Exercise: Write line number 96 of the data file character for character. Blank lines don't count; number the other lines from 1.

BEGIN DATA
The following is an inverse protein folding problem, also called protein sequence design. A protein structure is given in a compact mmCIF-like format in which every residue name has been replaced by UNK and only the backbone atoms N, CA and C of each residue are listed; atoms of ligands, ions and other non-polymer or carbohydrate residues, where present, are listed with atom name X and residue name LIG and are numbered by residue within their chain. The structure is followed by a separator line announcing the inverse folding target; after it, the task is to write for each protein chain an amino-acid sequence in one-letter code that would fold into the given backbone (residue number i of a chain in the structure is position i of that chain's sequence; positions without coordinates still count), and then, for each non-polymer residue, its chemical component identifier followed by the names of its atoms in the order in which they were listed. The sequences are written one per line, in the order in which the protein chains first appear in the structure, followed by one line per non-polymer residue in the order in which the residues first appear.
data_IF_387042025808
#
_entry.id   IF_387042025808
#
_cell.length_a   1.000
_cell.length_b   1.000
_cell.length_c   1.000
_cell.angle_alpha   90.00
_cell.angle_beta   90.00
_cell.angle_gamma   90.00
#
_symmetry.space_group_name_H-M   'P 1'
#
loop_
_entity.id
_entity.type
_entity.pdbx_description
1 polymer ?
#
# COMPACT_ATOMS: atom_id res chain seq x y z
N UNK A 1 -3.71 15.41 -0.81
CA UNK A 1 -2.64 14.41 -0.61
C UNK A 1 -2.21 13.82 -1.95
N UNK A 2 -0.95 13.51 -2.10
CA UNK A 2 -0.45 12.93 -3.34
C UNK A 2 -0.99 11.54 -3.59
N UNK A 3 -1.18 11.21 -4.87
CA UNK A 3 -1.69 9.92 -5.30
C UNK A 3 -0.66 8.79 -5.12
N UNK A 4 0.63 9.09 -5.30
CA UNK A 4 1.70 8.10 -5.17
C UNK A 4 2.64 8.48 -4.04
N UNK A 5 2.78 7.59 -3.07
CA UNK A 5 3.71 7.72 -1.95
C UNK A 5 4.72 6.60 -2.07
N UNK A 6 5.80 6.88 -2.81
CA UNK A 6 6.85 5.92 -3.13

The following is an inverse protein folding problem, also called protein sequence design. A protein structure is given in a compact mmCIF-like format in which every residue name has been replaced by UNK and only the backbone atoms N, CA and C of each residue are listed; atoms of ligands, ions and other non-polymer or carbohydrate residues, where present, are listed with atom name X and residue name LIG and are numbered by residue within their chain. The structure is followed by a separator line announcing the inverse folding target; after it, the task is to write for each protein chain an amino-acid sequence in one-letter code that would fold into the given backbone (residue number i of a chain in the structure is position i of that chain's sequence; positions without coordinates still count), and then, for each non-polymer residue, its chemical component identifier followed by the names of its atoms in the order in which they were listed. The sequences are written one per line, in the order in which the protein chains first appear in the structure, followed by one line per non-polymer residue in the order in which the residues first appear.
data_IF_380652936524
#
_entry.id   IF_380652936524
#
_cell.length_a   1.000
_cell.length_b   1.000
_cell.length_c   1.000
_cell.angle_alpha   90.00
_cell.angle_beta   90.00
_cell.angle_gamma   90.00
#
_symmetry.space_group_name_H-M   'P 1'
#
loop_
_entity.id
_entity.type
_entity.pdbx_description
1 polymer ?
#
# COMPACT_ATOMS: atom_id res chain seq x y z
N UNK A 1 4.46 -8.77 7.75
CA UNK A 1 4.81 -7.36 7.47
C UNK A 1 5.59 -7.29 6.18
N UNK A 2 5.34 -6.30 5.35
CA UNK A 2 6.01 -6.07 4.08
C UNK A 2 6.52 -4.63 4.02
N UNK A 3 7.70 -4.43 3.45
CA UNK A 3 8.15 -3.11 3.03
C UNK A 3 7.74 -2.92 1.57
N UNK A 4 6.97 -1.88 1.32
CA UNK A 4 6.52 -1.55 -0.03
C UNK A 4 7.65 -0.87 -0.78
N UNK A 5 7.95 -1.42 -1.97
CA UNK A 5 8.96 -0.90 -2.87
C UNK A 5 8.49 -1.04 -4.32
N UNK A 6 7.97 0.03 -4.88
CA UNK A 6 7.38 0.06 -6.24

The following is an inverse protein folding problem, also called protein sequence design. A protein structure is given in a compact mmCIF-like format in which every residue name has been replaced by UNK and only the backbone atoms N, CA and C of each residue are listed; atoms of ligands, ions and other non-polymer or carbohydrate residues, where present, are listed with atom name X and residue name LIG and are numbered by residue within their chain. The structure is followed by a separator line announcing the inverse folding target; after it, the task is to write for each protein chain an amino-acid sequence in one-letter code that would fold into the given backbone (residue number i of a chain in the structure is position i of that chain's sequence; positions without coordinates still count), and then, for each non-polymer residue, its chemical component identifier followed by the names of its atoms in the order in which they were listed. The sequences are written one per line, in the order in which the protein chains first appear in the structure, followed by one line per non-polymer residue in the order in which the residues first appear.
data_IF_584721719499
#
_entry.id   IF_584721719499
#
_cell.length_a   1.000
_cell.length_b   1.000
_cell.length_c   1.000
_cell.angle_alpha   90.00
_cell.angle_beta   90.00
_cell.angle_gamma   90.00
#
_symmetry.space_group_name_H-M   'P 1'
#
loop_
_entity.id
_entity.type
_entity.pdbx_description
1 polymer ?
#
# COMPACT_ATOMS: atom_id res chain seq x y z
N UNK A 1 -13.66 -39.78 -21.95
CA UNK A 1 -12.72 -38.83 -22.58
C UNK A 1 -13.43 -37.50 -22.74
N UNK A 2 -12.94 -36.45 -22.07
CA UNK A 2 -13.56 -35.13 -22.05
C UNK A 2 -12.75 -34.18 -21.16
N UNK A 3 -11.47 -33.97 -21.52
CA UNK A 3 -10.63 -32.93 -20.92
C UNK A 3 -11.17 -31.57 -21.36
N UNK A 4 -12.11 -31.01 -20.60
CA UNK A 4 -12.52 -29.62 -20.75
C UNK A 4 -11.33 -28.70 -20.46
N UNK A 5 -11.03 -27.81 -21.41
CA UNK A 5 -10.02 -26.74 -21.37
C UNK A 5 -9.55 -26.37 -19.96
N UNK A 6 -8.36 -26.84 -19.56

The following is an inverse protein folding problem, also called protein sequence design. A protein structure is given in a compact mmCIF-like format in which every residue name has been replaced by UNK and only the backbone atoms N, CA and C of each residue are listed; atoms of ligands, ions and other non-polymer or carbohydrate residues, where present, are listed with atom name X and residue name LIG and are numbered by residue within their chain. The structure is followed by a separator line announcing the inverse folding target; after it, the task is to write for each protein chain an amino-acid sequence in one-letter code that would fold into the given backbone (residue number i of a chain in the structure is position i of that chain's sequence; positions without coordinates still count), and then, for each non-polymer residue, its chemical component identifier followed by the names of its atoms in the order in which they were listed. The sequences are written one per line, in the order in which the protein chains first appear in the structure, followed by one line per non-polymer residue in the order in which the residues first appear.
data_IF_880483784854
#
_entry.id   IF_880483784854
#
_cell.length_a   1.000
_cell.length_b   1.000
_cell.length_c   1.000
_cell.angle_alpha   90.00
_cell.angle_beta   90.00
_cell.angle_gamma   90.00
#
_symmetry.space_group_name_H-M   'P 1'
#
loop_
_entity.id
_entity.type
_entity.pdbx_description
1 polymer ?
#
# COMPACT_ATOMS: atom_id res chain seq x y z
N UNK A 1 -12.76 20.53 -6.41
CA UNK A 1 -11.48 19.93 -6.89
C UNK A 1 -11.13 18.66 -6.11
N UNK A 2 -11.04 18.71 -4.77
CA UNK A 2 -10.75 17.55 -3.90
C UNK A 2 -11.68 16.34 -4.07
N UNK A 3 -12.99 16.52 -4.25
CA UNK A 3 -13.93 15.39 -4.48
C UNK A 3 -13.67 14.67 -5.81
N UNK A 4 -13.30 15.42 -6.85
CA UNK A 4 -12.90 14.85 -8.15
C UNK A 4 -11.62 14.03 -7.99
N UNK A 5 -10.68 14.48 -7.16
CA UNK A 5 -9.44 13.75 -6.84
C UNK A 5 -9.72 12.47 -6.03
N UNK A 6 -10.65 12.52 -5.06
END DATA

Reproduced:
#